Burundi's agricultural sector benefits from a mild climate due to high elevation of the land and regular rainfall. However, deforestation and poor farming methods have caused extensive soil erosion and depletion. It is estimated that there will be no more arable land left in Burundi by 2020, at current depletion rates. The agricultural sector provided 46 percent of GDP in 1998, and 93 percent of the labor force was employed in agricultural production. In the 10-year period from 1988-1997 Burundi produced an annual average of US$80 million of agricultural exports. The most important of these exports were cash crops such as coffee, tea, tobacco, and cotton.
The export of coffee accounts for around 80 percent of all export earnings. In 1992, 40,000 metric tons of Burundian coffee was sold abroad. However, due to the civil war and economic embargo, coffee exports dropped between 1993 and 1996 with an annual average export of only 18,500 tons. By 1997 the coffee sector recovered with 32,000 tons exported. Tea accounts for around 10 percent of all export earnings. Exports actually grew slightly during the civil war and economic embargo. Between 1988-1992 an annual average of 4,600 tons of dry green tea leaves were exported, yet between 1993-1997 an annual average of 5,400 tons was recorded. In 1999 the parastatal Office du Thé du Burundi raised the price of tea by 15 percent in order to encourage farmers to raise production for 2000. However, there was a price slump of both coffee and tea on international markets in 2000 and early 2001.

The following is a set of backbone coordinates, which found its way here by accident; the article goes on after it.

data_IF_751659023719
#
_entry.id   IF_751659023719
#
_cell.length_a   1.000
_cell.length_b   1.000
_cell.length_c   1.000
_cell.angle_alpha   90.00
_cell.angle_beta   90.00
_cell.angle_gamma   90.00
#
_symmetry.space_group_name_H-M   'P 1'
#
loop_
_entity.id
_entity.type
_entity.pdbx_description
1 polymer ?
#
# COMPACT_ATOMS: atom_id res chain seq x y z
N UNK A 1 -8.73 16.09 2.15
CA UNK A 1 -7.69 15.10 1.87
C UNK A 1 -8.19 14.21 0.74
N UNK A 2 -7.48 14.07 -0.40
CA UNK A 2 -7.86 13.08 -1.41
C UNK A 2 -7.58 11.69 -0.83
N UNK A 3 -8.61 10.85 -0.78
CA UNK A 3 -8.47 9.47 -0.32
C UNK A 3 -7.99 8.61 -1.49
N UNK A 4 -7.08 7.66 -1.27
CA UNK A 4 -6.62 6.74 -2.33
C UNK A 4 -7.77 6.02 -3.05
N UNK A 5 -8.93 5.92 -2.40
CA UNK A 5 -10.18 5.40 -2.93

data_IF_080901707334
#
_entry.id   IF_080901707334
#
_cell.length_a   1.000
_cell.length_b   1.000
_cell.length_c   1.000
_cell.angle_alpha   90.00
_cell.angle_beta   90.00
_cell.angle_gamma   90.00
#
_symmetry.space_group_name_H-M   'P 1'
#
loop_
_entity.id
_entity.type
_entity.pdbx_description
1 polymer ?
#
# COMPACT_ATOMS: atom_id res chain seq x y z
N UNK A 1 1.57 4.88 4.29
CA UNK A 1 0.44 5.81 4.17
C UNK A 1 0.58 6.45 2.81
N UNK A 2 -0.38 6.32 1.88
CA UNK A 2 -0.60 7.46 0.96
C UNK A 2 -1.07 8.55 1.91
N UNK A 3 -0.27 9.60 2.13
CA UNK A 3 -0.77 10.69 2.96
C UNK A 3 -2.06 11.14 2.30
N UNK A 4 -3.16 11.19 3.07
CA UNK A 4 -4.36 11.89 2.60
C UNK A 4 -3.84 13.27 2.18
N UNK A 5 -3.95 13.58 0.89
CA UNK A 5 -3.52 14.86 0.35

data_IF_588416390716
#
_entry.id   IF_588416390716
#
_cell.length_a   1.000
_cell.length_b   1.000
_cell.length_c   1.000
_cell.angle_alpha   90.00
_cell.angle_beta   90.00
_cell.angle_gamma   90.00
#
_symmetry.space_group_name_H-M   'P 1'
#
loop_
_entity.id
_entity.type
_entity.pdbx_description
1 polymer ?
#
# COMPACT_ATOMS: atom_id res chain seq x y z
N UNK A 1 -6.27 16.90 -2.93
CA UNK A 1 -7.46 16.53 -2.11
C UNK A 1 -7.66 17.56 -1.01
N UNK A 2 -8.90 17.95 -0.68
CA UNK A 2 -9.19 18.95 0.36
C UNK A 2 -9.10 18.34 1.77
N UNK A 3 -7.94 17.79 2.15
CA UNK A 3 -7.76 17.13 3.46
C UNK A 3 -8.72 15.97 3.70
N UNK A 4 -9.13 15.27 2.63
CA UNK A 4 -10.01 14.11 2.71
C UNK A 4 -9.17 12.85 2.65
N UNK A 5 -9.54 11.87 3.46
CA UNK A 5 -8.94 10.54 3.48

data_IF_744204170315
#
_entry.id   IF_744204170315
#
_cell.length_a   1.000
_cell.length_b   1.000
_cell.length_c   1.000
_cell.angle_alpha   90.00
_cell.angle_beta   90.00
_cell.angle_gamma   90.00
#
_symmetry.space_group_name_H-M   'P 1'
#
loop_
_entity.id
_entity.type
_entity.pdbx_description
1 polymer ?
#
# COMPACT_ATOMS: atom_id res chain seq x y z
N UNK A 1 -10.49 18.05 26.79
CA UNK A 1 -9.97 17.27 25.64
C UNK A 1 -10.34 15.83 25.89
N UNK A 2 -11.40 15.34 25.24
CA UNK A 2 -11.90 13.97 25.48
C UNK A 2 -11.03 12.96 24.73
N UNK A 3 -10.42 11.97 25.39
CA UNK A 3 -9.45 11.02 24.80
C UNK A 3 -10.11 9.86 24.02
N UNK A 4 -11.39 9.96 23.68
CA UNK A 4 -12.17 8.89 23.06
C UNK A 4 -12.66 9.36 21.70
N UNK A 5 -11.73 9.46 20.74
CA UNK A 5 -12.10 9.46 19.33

Burundi's major food crops consist of bananas, cassava, sorghum, rice, maize, and millet. Production of these crops was steady between 1989 and 1997 except for rice, which grew by more than 50 percent from 40,000 tons to 64,000 tons, and cassava, which grew from 569,000 tons to 610,000 tons. However, over the same 9-year period Burundi imported an average of US$16.4 million of food per year.